What Does Religion Really Have to Do With Women & Our Contraceptive Pills?

I read this tweet and struggled as to whether I should write this article.


Religion is a sensitive subject to those who practice, and it is not my intention to offend, but it is what it is, I’ll dive right into it.

So, women menstruate. It isn’t pleasant, it hurts, it’s uncomfortable and I 100% don’t recommend. The idiot-proof explanation for why women bleed for a couple of days every month is simply because our eggs were not fertilized. It’s the body’s way of telling us that we didn’t get pregnant that month. WOW, it really be your own body. It is important to point out that not all women menstruate and not all women feel pain during their periods, and not all women experience a missed period as a sign of pregnancy.

Don’t even get me started on men who feel like they have a say on women menstruating or cringe at the mention of anything remotely related to women on their periods, or those who minimize the pain that periods can cause… Lord Chises!

Women have had a tumultuous relationship with the world for almost the beginning of time, I cannot imagine what it was like centuries, but today, it’s still a bloody mess. One major breakthrough for women was the inception of contraceptives. It turned things around for women. Although it still sucks that the sole responsibility of avoiding pregnancy is placed on women who are only fertile a few days a month as opposed to men who are fertile as loamy soil every single day is a patriarchal agenda that needs to be amputated.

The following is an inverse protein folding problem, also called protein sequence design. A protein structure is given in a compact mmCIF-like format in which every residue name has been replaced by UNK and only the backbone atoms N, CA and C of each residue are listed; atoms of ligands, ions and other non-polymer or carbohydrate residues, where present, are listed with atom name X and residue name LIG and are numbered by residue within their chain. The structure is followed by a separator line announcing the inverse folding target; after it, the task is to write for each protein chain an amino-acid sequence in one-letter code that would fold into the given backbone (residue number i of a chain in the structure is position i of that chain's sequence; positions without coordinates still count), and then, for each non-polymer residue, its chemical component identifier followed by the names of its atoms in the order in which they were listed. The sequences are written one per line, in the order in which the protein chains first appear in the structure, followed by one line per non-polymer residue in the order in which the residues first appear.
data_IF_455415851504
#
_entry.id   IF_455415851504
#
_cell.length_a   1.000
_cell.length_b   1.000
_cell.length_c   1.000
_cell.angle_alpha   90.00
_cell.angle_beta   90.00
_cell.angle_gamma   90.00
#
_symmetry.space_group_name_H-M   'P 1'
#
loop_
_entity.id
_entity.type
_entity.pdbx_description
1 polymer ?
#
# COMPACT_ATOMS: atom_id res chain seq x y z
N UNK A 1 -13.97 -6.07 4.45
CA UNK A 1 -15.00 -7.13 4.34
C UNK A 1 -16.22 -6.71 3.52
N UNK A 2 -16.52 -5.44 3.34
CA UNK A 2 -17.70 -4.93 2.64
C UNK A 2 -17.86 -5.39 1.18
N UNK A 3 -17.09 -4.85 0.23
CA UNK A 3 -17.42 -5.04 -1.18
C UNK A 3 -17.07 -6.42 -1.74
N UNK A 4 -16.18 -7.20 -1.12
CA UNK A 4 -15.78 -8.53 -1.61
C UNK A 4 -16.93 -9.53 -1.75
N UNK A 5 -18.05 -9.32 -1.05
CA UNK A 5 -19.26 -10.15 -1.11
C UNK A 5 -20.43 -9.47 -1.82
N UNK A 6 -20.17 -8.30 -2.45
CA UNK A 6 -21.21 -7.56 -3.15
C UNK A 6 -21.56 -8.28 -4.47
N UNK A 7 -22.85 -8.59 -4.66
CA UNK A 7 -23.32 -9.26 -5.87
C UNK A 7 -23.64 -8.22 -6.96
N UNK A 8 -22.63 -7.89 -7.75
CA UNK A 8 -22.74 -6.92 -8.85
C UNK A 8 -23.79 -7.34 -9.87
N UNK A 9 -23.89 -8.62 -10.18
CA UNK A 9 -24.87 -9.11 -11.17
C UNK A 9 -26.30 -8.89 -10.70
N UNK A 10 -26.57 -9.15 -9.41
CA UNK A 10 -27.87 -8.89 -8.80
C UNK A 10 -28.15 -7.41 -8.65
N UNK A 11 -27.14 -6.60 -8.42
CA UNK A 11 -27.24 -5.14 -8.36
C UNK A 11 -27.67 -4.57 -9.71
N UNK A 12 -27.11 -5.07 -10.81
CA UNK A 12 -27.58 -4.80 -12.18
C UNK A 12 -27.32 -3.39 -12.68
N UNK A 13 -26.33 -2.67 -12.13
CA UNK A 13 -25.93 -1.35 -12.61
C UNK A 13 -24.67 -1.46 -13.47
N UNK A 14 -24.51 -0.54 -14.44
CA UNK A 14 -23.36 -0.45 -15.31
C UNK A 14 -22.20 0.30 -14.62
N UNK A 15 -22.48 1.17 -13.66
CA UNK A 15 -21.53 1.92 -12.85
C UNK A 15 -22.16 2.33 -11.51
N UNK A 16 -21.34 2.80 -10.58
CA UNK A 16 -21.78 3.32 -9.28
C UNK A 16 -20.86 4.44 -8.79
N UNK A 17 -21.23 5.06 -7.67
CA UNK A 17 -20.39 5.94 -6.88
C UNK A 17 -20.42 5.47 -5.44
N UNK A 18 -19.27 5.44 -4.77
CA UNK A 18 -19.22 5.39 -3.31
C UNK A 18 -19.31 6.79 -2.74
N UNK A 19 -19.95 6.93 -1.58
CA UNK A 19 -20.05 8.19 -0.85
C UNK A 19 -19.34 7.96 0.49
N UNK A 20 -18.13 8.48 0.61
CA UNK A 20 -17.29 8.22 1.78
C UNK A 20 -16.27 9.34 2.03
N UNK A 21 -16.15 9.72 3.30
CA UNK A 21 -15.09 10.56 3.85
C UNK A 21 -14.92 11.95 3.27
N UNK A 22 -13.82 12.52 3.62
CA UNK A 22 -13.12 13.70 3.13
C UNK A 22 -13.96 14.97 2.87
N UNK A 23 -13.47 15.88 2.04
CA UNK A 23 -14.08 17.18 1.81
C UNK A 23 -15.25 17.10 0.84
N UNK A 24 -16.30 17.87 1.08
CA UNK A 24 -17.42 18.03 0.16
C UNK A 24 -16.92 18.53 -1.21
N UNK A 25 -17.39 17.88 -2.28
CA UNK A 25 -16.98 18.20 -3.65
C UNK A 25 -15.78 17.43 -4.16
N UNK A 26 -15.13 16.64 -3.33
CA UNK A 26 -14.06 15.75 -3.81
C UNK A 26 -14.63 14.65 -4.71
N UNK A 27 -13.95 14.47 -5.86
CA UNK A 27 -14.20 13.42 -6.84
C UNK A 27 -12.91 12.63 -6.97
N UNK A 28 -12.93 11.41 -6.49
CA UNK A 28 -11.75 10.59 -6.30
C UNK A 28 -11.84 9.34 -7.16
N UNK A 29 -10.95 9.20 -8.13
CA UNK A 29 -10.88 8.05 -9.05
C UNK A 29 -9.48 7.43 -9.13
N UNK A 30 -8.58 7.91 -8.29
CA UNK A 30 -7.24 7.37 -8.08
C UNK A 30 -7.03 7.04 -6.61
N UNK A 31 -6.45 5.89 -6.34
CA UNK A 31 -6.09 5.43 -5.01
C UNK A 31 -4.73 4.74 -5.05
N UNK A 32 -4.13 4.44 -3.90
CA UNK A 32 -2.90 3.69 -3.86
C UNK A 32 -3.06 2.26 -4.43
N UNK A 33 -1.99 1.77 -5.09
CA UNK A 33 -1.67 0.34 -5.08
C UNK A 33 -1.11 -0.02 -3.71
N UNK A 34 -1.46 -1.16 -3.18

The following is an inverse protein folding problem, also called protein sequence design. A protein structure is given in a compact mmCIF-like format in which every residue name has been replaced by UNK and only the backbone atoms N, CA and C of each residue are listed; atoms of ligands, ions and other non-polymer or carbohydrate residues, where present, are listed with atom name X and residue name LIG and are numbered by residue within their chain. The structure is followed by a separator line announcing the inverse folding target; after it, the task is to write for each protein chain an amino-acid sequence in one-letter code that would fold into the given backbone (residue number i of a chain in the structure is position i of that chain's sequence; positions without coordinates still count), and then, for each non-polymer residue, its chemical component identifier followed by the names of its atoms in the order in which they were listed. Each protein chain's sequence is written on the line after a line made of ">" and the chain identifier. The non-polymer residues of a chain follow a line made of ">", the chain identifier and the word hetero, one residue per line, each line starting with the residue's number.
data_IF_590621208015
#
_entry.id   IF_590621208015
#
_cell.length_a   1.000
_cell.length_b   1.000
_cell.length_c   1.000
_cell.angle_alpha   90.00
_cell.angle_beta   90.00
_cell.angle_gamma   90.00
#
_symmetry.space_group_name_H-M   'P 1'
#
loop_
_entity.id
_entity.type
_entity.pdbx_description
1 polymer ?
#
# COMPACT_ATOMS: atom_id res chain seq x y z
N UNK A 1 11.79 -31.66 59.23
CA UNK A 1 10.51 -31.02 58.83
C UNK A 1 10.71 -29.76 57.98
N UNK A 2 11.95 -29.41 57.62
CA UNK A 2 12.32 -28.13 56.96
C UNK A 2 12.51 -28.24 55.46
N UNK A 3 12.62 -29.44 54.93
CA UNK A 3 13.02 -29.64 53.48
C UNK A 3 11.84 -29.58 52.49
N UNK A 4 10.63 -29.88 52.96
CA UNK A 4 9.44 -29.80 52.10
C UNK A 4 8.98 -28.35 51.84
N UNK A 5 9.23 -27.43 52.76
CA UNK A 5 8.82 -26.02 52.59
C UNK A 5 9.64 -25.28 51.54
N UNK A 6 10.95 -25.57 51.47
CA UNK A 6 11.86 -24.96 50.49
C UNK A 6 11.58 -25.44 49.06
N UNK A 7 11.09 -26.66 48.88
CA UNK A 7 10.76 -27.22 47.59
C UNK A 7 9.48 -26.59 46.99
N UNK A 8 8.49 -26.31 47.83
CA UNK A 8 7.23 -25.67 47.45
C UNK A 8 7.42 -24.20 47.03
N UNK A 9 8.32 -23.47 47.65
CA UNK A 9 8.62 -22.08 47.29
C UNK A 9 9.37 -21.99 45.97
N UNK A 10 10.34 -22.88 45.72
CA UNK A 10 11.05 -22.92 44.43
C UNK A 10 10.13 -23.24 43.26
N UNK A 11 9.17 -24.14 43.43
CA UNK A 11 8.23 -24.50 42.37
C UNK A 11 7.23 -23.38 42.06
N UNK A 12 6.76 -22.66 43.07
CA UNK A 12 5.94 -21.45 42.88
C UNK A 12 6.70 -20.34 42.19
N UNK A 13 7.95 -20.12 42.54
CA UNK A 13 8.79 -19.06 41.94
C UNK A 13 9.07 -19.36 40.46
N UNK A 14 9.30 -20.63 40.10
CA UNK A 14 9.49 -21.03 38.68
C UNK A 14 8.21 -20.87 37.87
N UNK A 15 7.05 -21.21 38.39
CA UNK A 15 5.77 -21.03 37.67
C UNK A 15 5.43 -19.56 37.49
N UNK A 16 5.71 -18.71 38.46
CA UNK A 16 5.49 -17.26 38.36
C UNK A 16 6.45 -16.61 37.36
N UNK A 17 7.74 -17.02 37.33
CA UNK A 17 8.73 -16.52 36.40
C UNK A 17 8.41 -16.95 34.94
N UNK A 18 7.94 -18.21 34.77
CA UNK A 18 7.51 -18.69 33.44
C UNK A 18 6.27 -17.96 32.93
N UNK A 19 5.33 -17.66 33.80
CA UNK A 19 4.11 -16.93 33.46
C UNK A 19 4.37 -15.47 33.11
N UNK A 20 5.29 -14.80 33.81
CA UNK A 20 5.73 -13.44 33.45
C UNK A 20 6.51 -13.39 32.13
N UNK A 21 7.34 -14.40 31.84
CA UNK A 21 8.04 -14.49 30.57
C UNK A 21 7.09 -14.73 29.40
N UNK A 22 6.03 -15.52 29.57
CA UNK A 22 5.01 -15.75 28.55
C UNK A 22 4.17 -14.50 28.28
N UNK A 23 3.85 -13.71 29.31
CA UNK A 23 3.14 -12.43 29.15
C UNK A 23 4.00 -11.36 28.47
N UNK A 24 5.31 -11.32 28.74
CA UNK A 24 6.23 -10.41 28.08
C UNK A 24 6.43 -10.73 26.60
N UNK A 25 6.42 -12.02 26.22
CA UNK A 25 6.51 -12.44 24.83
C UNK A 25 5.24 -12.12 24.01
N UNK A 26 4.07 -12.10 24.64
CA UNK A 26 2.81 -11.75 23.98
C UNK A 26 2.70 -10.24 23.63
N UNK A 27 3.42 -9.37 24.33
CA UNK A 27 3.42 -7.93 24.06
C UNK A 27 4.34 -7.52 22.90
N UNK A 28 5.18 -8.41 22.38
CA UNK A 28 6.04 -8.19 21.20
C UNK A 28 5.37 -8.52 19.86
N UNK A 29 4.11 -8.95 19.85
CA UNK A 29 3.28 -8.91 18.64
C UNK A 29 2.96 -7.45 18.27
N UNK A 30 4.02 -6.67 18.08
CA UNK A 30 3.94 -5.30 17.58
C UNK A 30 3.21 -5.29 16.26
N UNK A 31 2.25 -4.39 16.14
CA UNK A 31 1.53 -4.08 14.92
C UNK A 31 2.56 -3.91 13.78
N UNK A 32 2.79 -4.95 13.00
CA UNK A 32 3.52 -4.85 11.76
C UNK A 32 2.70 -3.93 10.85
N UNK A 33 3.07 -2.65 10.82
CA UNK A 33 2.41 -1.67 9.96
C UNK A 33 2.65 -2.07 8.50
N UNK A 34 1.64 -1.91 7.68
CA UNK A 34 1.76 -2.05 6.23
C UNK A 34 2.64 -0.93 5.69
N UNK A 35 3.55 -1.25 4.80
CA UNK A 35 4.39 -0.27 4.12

So, the pill, I’ve tried it and well… different women, different bodies but personally it didn’t go great for me. Besides the spotting, cramps, raging hormones, crankiness, irritable, sore breasts, it was stressful for me because I wanted to enjoy sex without the fear of the getting pregnant, as far as I’m concerned, and just as your doctors will tell you, condoms will keep out the STI’s, but they aren’t 100% pregnancy-proof.

So how the pill works for those who aren’t familiar, there are two types, combination pills, and progestin-only pills which come either in a pack of 21 or 28, meant to be taken every day. The last set of tablets in a monthly package are called placebo pills, they have no hormones in them, during this period is when women will usually menstruate. For the 21-day packs, the final week, when you’ve run out, is when you bleed and afterward start back up on a new set. There are also the 91-day packs which mean women who use them will see their period once in 3 months. I just happened to learn that that ‘break’ to make room for women to bleed was created to convince Pope Paul VI; other factors were involved in it too but still.

In 1968, Pope Paul VI released a document called the Humanae Vitae, which in essence denounced any form of artificial birth control. In more awe that he had such a hold over his global congregation than anger that millions of women catholic or not have had to deal with periods as a result of his influence, I read the entire document to get a sense of his standpoint on birth control. Summary, I disagreed with pretty much the thing, but that will not be the focus of this article. The world is not always black or white, and the world has changed from what it was decades ago, and it is still evolving.